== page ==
Painting by Belynda Wilson Thomas

Write what disturbs you, what you fear, what you have not been willing to speak about. Be willing to be split open. Natalie Goldberg

I’ve spent the weekend scribbling, drawing, and coloring with markers in my illustrated journal. There are some examples of beautifully illustrated journals on the internet, but I wonder if trying to make them too beautiful might not defeat their purpose. We lead messy lives and one of the problems we have in life is trying to make things seem more perfect than they are.

Our journal is a place, to be honest with ourselves; we can pour our heart and soul onto a page in words, art, or both. Sometimes it’s hard to find the words and a picture might let us get everything out, all that angst out on the page, maybe we want to color in the blank space, or maybe we don’t. This art is now called Neurographic Art and was developed by a Russian psychologist, artist, and architect, Dr. Pavel Piscarev in 2014. He has trademarked the name and developed some practices around it, but this is not new and many people have scribbled lines. He’s given it a name and to teach it you must be certified.

This is somewhat like Zentangles where the name is trademarked but the patterns are not trademarked they have been used in knitting, masonry, architecture, etc, throughout the centuries. What they’ve done is put them in a book, named and provided the steps to create them, which is very helpful because figuring out a complicated pattern is tricky.

In 2014 I picked up a book on Zentangles and they are great to add to an illustrated journal. Lines, circles, and dots create a pattern. Four patterns create a tile, but we can do anything we want with them, and combining Neurographic lines with Zentangle patterns seems like a winning combination. Someone is going to come along and trademark a name for that if they haven’t already.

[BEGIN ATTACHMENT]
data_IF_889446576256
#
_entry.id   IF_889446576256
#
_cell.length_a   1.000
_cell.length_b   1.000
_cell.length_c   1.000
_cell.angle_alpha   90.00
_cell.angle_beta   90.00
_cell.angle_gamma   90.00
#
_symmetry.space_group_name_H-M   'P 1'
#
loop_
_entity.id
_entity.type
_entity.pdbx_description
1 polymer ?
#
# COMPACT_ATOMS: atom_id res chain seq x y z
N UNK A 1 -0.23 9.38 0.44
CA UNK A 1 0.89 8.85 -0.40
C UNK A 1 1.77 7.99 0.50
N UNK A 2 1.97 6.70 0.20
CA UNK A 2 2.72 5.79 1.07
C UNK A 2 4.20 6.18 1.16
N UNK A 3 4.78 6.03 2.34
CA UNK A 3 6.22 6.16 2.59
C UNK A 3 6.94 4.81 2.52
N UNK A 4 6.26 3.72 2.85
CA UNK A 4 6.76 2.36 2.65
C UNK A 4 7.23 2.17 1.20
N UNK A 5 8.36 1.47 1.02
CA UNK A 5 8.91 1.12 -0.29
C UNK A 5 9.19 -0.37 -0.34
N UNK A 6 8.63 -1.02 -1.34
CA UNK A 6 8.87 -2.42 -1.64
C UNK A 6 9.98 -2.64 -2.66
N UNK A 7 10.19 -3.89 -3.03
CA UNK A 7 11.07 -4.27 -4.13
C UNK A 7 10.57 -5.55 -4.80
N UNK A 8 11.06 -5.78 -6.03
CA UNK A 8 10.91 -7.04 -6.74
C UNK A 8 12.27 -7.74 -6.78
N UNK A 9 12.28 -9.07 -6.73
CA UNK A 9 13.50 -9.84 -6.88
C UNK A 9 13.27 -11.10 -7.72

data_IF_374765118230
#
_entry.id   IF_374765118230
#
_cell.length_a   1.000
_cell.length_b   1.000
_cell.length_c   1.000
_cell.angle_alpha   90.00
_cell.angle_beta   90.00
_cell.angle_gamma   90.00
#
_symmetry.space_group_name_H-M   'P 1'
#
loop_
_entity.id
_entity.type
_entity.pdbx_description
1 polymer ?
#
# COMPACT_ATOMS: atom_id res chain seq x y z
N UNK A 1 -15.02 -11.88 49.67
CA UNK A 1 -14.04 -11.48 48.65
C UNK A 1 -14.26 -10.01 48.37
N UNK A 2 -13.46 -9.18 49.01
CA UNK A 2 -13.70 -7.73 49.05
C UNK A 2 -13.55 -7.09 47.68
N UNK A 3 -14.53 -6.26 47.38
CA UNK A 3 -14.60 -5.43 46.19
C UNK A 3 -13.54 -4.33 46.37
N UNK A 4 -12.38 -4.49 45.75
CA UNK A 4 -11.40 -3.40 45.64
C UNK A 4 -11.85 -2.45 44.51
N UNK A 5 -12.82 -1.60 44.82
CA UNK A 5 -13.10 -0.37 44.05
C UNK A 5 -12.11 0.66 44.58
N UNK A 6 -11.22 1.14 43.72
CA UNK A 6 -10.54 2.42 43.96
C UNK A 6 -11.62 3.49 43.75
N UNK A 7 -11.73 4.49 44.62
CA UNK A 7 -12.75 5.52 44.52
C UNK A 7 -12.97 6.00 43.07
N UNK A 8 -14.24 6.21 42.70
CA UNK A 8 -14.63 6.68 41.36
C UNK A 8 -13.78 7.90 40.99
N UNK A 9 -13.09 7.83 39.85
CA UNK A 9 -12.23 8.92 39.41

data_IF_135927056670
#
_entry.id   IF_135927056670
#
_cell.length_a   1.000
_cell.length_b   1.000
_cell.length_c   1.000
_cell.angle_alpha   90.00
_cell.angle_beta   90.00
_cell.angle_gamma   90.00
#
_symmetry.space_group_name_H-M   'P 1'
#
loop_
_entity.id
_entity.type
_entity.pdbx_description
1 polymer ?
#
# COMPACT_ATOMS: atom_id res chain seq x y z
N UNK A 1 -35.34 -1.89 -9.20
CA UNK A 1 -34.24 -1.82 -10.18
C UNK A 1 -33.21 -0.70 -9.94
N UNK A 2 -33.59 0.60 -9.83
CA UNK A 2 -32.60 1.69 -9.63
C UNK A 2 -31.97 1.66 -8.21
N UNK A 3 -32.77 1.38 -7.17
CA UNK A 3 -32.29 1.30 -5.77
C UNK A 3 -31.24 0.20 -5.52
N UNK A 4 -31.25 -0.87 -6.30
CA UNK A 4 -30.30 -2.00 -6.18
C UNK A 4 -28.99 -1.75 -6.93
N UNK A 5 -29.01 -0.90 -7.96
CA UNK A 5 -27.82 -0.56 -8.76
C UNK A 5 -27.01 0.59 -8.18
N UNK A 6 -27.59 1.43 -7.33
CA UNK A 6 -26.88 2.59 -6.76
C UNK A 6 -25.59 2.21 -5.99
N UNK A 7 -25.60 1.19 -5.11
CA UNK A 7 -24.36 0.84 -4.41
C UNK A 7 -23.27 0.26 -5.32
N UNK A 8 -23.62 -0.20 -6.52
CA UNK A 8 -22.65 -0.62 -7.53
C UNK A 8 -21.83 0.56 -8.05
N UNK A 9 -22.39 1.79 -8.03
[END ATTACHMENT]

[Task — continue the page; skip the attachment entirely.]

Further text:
Writing is another powerful way to sharpen the mental saw. Keeping a journal of our thoughts, insights, and learning promotes mental clarity, exactness, and context. Stephen Covey

Art is for all of us, and expressing ourselves on the page might be one of the best ways to sort out our feelings, fears, and goals, and to deal with the problems and challenges in life. Art isn’t only for those whose artwork will end up in a museum or gallery. It doesn’t need to be hung up on our walls, but it can be.

My son is talking about ChatGPT and it has been mentioned at Toastmasters as well. Some may think how great to have a computer program that will write a book and when I publish it will be purchased by millions. Most writers are not getting rich from writing and publishing books even when they are traditionally published. For many writers, the real benefit of writing a book was the journey of writing the book. Books change us and make us look at the world and our understanding of our place in it. The benefit of ChatGPT may be the questions we have to ask to get it to write what we want and coming up with the questions may be what is beneficial to us.

The benefit of art is in making it, expressing ourselves on the page, and when we keep that art in a journal we can look back on it and see our progress. The words and pictures will bring us back to that day. We think we remember everything about our life but I read my journals and I’m surprised by what is in them. There are events written about in my journal I don’t remember until the journal jogs my memory.

A written journal or an illustrated journal may be a way to examine our lives, we may get more out of life by looking for things to put into our journal, and we may live more fully, and drink more deeply from the cup of life. Does our life call out to be documented in some way? Isn’t this why we love taking photos? They can also be included in our illustrated journal, as well as other memorabilia that we can glue or tape in.

How do we document our lives, is there a new practice we would like to try? Is there an old practice we’d like to pick up again? Will keeping a journal help us to live well from the inside out? Will it change our lives in ways we can’t imagine?

In the journal, I do not just express myself more openly than I could to any person” I create myself. Susan Sontag

Documenting little details of your everyday life becomes a celebration of who you are. Carolyn V. Hamilton

Fill your paper with the breathings of your heart. William Wordsworth

Thank you for reading this post. Please come back and read some more. Have a blessed day filled with gratitude, joy, and love.

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